Put on a happy face
ActorsStarring: Joaquin Phoenix, Robert De Niro, Zazie Beetz, Frances Conroy, Brett Cullen, Shea Whigham, Bill Camp, Glenn Fleshler, Leigh Gill, Josh Pais, Marc Maron, Sondra James, Murphy Guyer, Douglas Hodge, Dante Pereira-Olson, Brian Tyree Henry, Sharon Washington, Jolie Chan, Mary Kate Malat, Evan Rosado, Adrienne Lovette, Mandela Bellamy, Hannah Gross, Justin Theroux, April Grace, Carl Lundstedt, Michael Benz, Gary Gulman, Sam Morril, Chris Redd, Mandela Bellamy, Greer Barnes, Bryan Callen, Ray Iannicelli, Peter Benson, Mike Troll, Jane Fergus, Jeff McCarthy, Kim Brockington, Michael-Scott Druckenmiller, John Cenatiempo, Danny Schoch, Keith Buterbaugh, James Ciccone, Rich Campbell, Richard Baratta
And I wish I was special
You’re so fuckin’ special
But I’m a creep, I’m a weirdo.
What the hell am I doing here?
I don’t belong here. – Creep; Radiohead
It’s the heart’s filthy lesson
What a fantastic death abyss – The Heart’s Filthy Lesson; David Bowie
Of putting off cigarettes on the wall and slipping a pair of scissors in the back pocket before answering the door.
Why are we this full of praise for the character of Joaquin Phoenix‘s Joker? Is it the conditioning? The lessons learned in life? To react in a certain manner to tragedy, which is another man’s entertainment? Well, for one, this just stepped out of the boundaries of conventional entertainment; further, we are compelled to watch a man deconstruct and then rise as he literally descends in to a full blown, terribly painful – so much so that he is shown choking after every outburst – onset of psychosis/madness.
“What a fantastic death abyss”; once sang Bowie, asking Paddy, who was wearing Miranda’s clothes?
What is madness? Laughing uncontrollably, despite of oneself, they call it the Pseudobulbar affect? Phoenix showcases to us four different types of laughs, from the joyful to the psychotic and even when hurting and his insides being gnawed at, he laughs, unable to contain or being hegemonic to his demons, of which there are plenty. Does being this dark mean that the film is automatically more profound and meaningful?
Where Ledger snarled and changed the way he spoke every time (“you remind me of my father and I hated him“), for every situation, Phoenix is rather soft spoken and that makes him even more villainous and his Joker even more bloodcurdling, his tragic past notwithstanding, for that is now overcome with the violence he dishes out. Violence that he is seemingly incapable of but here it is; first in the subway with the drunk Wall Street bullies in suits and then going all Christine Chubbuck (hosting the morning show at TV-40 on July 15, 1974, where she shot herself after covering three news stories; before which she had joked with the producer of bringing a .38-caliber Smith & Wesson Model 36 to the show and killing herself, much like how Arthur does during the interrogation scenes; saying that “it was only a prop” and also while day-dreaming of being on Murray‘s show) during a talk show, which I believe is the most shocking moment in recent movie history.
Plus, it is all inverted here. When life is dealing him one bad hand after another, he is shown climbing the Odessa-type stairs of the Battleship Potemkin (1925) fame, from the pharmacy, hunched and his body language desolate and hopeless. Just like how Pier Paolo Pasolini showed to us in his last film, Salò, or the 120 Days of Sodom, 1975. The prostitutes climb down to their celebrated and illustrious positions of story tellers and the boys and girls are gagged and bound and stripped and are shown being pulled by leashes up the stairs to a room where they are subjected to even more torture. Director Todd Phillips may have subconsciously followed a pattern here but it works like clock-work and to much dismay of the audience, which is getting even more uncomfortable at each act of transformation, from the scene in the bus where he tries to amuse a young boy to the slithery and menacing and spine chilling movement, an almost ritual dance in an abandoned bathroom to low and ominous notes being sliced on the cello and what is to become a ceremonial custom – after a certain something has happened.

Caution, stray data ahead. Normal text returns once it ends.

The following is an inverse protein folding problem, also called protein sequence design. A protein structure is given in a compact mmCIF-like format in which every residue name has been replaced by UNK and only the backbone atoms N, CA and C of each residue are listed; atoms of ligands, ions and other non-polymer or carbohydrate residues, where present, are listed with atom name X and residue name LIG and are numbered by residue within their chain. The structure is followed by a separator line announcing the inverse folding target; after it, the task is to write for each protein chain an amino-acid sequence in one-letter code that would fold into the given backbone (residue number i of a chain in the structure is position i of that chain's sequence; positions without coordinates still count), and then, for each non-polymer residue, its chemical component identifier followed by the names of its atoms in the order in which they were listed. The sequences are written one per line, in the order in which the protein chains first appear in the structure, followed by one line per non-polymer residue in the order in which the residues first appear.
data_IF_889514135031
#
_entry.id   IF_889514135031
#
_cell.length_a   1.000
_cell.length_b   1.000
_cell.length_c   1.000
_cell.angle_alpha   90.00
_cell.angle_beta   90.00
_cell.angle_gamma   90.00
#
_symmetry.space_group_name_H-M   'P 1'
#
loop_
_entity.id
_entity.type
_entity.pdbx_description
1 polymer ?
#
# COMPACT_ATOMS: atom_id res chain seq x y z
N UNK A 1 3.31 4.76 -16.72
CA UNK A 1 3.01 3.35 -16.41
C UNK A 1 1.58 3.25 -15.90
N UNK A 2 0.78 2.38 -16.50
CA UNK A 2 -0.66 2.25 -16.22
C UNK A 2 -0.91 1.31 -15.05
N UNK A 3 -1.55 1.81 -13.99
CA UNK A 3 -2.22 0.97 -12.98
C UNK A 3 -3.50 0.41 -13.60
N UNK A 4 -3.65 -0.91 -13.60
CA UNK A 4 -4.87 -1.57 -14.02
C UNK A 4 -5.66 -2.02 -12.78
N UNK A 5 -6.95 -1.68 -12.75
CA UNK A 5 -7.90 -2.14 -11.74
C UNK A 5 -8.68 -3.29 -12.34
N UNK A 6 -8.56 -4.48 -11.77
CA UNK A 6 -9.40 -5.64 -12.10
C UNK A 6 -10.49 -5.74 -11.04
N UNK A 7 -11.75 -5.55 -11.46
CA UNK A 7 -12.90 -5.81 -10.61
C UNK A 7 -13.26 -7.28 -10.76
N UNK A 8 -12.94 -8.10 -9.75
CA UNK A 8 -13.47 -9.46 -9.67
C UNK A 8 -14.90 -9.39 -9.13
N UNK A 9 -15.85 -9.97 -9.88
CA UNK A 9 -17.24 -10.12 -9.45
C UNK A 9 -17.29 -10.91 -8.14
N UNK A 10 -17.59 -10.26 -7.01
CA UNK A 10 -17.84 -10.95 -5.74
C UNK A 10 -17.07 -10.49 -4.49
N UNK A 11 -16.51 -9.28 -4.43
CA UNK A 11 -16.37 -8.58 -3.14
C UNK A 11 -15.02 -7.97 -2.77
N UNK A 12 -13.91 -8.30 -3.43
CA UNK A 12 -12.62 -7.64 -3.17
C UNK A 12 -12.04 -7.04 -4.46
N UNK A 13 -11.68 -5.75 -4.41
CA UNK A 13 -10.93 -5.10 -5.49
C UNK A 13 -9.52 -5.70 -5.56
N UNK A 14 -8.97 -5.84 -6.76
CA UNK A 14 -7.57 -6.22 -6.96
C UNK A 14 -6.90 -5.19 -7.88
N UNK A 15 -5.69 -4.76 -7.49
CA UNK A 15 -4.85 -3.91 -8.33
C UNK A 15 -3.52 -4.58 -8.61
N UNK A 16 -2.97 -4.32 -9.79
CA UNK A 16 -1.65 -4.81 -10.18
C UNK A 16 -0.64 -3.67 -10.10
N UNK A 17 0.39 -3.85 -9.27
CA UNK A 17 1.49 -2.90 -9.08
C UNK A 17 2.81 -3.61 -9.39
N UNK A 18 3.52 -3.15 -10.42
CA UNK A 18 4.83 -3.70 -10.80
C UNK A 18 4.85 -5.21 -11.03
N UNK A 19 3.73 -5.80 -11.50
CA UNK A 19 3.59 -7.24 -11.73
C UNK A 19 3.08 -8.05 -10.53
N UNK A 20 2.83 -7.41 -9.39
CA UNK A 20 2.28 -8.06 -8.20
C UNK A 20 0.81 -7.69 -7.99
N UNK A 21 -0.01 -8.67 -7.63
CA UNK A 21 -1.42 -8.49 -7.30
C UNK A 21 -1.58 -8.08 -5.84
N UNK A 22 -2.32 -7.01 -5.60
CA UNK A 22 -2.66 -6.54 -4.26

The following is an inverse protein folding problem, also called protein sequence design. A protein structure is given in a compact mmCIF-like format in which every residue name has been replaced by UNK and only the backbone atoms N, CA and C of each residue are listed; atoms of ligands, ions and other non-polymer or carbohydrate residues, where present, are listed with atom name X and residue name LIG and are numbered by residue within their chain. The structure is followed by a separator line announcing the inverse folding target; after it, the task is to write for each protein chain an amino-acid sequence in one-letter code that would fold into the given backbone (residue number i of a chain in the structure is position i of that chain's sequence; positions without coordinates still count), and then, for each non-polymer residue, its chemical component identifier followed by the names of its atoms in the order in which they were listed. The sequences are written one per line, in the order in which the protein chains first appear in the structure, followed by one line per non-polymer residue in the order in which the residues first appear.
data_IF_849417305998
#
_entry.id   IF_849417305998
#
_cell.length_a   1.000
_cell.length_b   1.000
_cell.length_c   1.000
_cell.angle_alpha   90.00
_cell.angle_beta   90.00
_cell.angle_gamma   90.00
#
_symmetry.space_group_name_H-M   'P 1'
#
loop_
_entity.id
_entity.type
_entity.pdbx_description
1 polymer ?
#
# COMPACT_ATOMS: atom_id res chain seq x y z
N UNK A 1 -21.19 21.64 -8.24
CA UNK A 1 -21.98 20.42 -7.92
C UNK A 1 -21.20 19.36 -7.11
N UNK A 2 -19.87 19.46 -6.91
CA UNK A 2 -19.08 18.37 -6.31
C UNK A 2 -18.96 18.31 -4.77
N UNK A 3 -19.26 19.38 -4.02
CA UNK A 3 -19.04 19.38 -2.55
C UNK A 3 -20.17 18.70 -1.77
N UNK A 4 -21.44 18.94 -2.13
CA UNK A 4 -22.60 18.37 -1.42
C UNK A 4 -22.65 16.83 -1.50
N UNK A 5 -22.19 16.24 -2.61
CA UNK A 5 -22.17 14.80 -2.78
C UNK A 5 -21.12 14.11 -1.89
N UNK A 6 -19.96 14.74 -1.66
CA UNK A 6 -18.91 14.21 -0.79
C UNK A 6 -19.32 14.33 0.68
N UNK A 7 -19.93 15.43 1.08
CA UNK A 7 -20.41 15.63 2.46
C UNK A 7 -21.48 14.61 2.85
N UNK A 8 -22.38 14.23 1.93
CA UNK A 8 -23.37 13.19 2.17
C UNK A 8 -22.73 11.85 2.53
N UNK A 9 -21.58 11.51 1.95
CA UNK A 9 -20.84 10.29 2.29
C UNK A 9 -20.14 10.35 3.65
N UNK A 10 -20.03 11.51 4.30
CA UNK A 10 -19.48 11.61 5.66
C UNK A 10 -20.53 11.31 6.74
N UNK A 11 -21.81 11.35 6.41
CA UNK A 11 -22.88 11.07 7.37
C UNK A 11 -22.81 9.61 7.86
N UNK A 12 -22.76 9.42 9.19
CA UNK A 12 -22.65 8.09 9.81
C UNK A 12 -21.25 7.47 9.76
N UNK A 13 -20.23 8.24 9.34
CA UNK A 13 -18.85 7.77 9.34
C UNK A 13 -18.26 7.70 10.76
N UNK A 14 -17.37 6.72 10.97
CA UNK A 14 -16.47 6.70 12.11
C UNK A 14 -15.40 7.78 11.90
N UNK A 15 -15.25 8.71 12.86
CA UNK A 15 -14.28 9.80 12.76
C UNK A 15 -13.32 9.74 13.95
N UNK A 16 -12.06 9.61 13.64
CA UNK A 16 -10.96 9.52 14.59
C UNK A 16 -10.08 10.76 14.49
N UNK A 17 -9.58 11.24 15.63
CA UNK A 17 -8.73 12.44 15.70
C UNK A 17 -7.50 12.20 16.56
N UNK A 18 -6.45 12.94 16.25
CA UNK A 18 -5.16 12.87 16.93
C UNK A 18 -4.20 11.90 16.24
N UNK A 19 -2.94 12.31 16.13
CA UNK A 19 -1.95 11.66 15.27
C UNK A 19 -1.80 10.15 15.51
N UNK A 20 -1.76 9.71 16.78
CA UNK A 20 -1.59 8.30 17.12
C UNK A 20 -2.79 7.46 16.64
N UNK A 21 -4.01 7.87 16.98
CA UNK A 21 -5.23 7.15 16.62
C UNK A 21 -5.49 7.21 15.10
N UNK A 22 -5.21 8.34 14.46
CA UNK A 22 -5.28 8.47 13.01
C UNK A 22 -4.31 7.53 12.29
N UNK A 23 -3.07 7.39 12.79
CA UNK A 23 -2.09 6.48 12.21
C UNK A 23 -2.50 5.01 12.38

Is this Scorsese‘s King of Comedy, 1980 minus the black comedy and filled with just comedy of the gods, with bleak sense of humor? There is no entertainment value being offered by Joker, oh no, it is just a brutal and solemn, even a compelling study in deconstruction of a man who is already asking himself from the start, whether it is getting crazier “out there, or is it just him?” This is a question that does not warrant an answer right away, instead we get to see the answer being played throughout the entire length of the film.
The wallpaper becomes all green and the hue also turns to viridescent, slowly, it is becoming or unbecoming since the film started and now, after Arthur Fleck has fully embraced the pandemonium that is his life, the eau de Nil is now officially the base-color of this film; when he is shown dyeing his longish hair after which he interacts with his ex co-workers in his own apartment, as he puts the cigarette out on the wall, with the cherry dissolving and the cigarette reducing to orange fragments coming off the wall as if in celebration; as if a tiny firecracker just went out, or a fuse in Fleck’s head, which is again covered with a green (with flowers) wallpaper. What happens after that, after he extends his arms as if pushing the walls apart and looks at the co-worker by slightly raising his all white head, is a true hand to heart transformation of a once acquiescent and a meek person to a soft speaking, self-assured and a scheming clown, dressed in a red suit with an orange vest and brown, two-tone shoes and green hair.